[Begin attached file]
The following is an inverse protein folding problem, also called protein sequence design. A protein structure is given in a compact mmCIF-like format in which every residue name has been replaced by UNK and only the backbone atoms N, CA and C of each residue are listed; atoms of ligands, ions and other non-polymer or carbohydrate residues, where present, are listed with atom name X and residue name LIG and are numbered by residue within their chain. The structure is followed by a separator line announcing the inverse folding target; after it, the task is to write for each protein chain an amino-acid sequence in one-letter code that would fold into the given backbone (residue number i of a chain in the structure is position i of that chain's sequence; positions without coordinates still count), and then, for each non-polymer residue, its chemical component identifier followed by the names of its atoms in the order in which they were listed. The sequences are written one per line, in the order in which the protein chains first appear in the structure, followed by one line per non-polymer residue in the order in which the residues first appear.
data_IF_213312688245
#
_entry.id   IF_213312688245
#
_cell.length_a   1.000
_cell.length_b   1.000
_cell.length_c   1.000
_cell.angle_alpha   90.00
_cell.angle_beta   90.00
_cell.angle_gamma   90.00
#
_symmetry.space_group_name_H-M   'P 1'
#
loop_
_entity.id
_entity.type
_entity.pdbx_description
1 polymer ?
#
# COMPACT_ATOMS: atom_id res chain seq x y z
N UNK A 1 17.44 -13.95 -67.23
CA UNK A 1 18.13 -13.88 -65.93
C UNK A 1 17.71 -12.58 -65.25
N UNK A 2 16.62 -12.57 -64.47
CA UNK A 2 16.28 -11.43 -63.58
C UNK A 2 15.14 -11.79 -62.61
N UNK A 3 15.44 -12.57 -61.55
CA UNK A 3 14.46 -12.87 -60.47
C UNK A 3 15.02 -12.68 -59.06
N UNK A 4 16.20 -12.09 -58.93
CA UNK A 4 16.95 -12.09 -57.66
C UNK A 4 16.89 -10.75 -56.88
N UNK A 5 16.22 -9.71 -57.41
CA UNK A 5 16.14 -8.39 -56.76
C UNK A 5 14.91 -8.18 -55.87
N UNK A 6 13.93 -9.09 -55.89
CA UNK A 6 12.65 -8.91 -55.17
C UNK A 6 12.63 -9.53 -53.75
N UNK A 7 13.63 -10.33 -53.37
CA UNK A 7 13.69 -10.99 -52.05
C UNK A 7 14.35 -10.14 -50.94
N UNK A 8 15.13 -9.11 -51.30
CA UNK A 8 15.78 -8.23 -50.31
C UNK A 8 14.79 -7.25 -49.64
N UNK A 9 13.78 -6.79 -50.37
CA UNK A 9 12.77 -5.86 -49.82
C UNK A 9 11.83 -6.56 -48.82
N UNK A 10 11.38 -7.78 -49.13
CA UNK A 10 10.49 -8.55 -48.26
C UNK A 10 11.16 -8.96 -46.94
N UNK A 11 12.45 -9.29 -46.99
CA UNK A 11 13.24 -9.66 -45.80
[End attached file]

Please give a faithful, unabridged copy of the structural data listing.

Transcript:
The following is an inverse protein folding problem, also called protein sequence design. A protein structure is given in a compact mmCIF-like format in which every residue name has been replaced by UNK and only the backbone atoms N, CA and C of each residue are listed; atoms of ligands, ions and other non-polymer or carbohydrate residues, where present, are listed with atom name X and residue name LIG and are numbered by residue within their chain. The structure is followed by a separator line announcing the inverse folding target; after it, the task is to write for each protein chain an amino-acid sequence in one-letter code that would fold into the given backbone (residue number i of a chain in the structure is position i of that chain's sequence; positions without coordinates still count), and then, for each non-polymer residue, its chemical component identifier followed by the names of its atoms in the order in which they were listed. The sequences are written one per line, in the order in which the protein chains first appear in the structure, followed by one line per non-polymer residue in the order in which the residues first appear.
data_IF_213312688245
#
_entry.id   IF_213312688245
#
_cell.length_a   1.000
_cell.length_b   1.000
_cell.length_c   1.000
_cell.angle_alpha   90.00
_cell.angle_beta   90.00
_cell.angle_gamma   90.00
#
_symmetry.space_group_name_H-M   'P 1'
#
loop_
_entity.id
_entity.type
_entity.pdbx_description
1 polymer ?
#
# COMPACT_ATOMS: atom_id res chain seq x y z
N UNK A 1 17.44 -13.95 -67.23
CA UNK A 1 18.13 -13.88 -65.93
C UNK A 1 17.71 -12.58 -65.25
N UNK A 2 16.62 -12.57 -64.47
CA UNK A 2 16.28 -11.43 -63.58
C UNK A 2 15.14 -11.79 -62.61
N UNK A 3 15.44 -12.57 -61.55
CA UNK A 3 14.46 -12.87 -60.47
C UNK A 3 15.02 -12.68 -59.06
N UNK A 4 16.20 -12.09 -58.93
CA UNK A 4 16.95 -12.09 -57.66
C UNK A 4 16.89 -10.75 -56.88
N UNK A 5 16.22 -9.71 -57.41
CA UNK A 5 16.14 -8.39 -56.76
C UNK A 5 14.91 -8.18 -55.87
N UNK A 6 13.93 -9.09 -55.89
CA UNK A 6 12.65 -8.91 -55.17
C UNK A 6 12.63 -9.53 -53.75
N UNK A 7 13.63 -10.33 -53.37
CA UNK A 7 13.69 -10.99 -52.05
C UNK A 7 14.35 -10.14 -50.94
N UNK A 8 15.13 -9.11 -51.30
CA UNK A 8 15.78 -8.23 -50.31
C UNK A 8 14.79 -7.25 -49.64
N UNK A 9 13.78 -6.79 -50.37
CA UNK A 9 12.77 -5.86 -49.82
C UNK A 9 11.83 -6.56 -48.82
N UNK A 10 11.38 -7.78 -49.13
CA UNK A 10 10.49 -8.55 -48.26
C UNK A 10 11.16 -8.96 -46.94
N UNK A 11 12.45 -9.29 -46.99
CA UNK A 11 13.24 -9.66 -45.80